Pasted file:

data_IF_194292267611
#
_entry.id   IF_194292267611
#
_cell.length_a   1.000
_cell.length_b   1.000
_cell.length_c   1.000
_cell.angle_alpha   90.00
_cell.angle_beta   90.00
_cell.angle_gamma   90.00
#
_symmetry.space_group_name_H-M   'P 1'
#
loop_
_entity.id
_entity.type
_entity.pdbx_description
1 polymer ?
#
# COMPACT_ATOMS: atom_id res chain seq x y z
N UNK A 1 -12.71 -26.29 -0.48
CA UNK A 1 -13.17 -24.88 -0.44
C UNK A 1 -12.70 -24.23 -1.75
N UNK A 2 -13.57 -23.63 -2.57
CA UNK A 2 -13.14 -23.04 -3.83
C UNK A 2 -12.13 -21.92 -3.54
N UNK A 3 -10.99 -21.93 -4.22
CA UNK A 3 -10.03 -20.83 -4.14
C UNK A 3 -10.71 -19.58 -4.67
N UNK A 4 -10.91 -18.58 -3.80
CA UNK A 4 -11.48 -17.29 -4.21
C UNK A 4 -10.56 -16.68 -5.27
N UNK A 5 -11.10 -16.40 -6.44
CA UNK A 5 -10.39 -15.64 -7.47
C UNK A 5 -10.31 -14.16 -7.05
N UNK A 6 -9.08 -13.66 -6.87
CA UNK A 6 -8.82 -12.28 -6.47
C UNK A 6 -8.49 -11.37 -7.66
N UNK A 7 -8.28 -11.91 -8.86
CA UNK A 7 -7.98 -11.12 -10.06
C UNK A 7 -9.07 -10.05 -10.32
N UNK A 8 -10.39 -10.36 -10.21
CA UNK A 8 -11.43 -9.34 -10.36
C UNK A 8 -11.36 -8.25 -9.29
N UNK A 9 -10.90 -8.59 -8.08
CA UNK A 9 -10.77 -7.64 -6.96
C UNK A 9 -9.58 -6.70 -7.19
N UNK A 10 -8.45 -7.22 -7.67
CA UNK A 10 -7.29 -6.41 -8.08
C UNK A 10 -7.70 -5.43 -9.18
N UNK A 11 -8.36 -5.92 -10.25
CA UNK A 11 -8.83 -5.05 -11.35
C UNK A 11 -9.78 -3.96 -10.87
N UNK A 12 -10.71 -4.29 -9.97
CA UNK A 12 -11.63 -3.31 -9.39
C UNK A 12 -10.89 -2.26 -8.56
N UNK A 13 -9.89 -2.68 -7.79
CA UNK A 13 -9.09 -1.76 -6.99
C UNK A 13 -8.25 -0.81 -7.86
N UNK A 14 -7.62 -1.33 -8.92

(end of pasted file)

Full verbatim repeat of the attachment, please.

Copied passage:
data_IF_194292267611
#
_entry.id   IF_194292267611
#
_cell.length_a   1.000
_cell.length_b   1.000
_cell.length_c   1.000
_cell.angle_alpha   90.00
_cell.angle_beta   90.00
_cell.angle_gamma   90.00
#
_symmetry.space_group_name_H-M   'P 1'
#
loop_
_entity.id
_entity.type
_entity.pdbx_description
1 polymer ?
#
# COMPACT_ATOMS: atom_id res chain seq x y z
N UNK A 1 -12.71 -26.29 -0.48
CA UNK A 1 -13.17 -24.88 -0.44
C UNK A 1 -12.70 -24.23 -1.75
N UNK A 2 -13.57 -23.63 -2.57
CA UNK A 2 -13.14 -23.04 -3.83
C UNK A 2 -12.13 -21.92 -3.54
N UNK A 3 -10.99 -21.93 -4.22
CA UNK A 3 -10.03 -20.83 -4.14
C UNK A 3 -10.71 -19.58 -4.67
N UNK A 4 -10.91 -18.58 -3.80
CA UNK A 4 -11.48 -17.29 -4.21
C UNK A 4 -10.56 -16.68 -5.27
N UNK A 5 -11.10 -16.40 -6.44
CA UNK A 5 -10.39 -15.64 -7.47
C UNK A 5 -10.31 -14.16 -7.05
N UNK A 6 -9.08 -13.66 -6.87
CA UNK A 6 -8.82 -12.28 -6.47
C UNK A 6 -8.49 -11.37 -7.66
N UNK A 7 -8.28 -11.91 -8.86
CA UNK A 7 -7.98 -11.12 -10.06
C UNK A 7 -9.07 -10.05 -10.32
N UNK A 8 -10.39 -10.36 -10.21
CA UNK A 8 -11.43 -9.34 -10.36
C UNK A 8 -11.36 -8.25 -9.29
N UNK A 9 -10.90 -8.59 -8.08
CA UNK A 9 -10.77 -7.64 -6.96
C UNK A 9 -9.58 -6.70 -7.19
N UNK A 10 -8.45 -7.22 -7.67
CA UNK A 10 -7.29 -6.41 -8.08
C UNK A 10 -7.70 -5.43 -9.18
N UNK A 11 -8.36 -5.92 -10.25
CA UNK A 11 -8.83 -5.05 -11.35
C UNK A 11 -9.78 -3.96 -10.87
N UNK A 12 -10.71 -4.29 -9.97
CA UNK A 12 -11.63 -3.31 -9.39
C UNK A 12 -10.89 -2.26 -8.56
N UNK A 13 -9.89 -2.68 -7.79
CA UNK A 13 -9.09 -1.76 -6.99
C UNK A 13 -8.25 -0.81 -7.86
N UNK A 14 -7.62 -1.33 -8.92